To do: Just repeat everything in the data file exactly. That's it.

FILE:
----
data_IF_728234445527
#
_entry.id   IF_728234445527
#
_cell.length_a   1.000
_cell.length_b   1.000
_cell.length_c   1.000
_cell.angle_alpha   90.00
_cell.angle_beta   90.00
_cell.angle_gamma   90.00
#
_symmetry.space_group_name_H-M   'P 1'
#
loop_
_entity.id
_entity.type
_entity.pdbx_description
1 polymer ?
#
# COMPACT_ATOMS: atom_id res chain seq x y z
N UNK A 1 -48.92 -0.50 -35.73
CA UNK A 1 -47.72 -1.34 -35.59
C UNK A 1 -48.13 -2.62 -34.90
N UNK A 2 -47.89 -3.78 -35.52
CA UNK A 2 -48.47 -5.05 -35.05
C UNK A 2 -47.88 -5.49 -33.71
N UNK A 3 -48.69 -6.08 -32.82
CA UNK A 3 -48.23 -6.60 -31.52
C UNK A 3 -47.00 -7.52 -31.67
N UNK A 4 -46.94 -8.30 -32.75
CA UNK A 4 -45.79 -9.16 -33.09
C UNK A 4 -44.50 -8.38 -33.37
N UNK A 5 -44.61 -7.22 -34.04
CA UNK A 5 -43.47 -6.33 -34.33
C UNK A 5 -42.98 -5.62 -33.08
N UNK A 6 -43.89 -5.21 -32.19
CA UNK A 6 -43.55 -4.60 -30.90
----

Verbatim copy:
data_IF_728234445527
#
_entry.id   IF_728234445527
#
_cell.length_a   1.000
_cell.length_b   1.000
_cell.length_c   1.000
_cell.angle_alpha   90.00
_cell.angle_beta   90.00
_cell.angle_gamma   90.00
#
_symmetry.space_group_name_H-M   'P 1'
#
loop_
_entity.id
_entity.type
_entity.pdbx_description
1 polymer ?
#
# COMPACT_ATOMS: atom_id res chain seq x y z
N UNK A 1 -48.92 -0.50 -35.73
CA UNK A 1 -47.72 -1.34 -35.59
C UNK A 1 -48.13 -2.62 -34.90
N UNK A 2 -47.89 -3.78 -35.52
CA UNK A 2 -48.47 -5.05 -35.05
C UNK A 2 -47.88 -5.49 -33.71
N UNK A 3 -48.69 -6.08 -32.82
CA UNK A 3 -48.23 -6.60 -31.52
C UNK A 3 -47.00 -7.52 -31.67
N UNK A 4 -46.94 -8.30 -32.75
CA UNK A 4 -45.79 -9.16 -33.09
C UNK A 4 -44.50 -8.38 -33.37
N UNK A 5 -44.61 -7.22 -34.04
CA UNK A 5 -43.47 -6.33 -34.33
C UNK A 5 -42.98 -5.62 -33.08
N UNK A 6 -43.89 -5.21 -32.19
CA UNK A 6 -43.55 -4.60 -30.90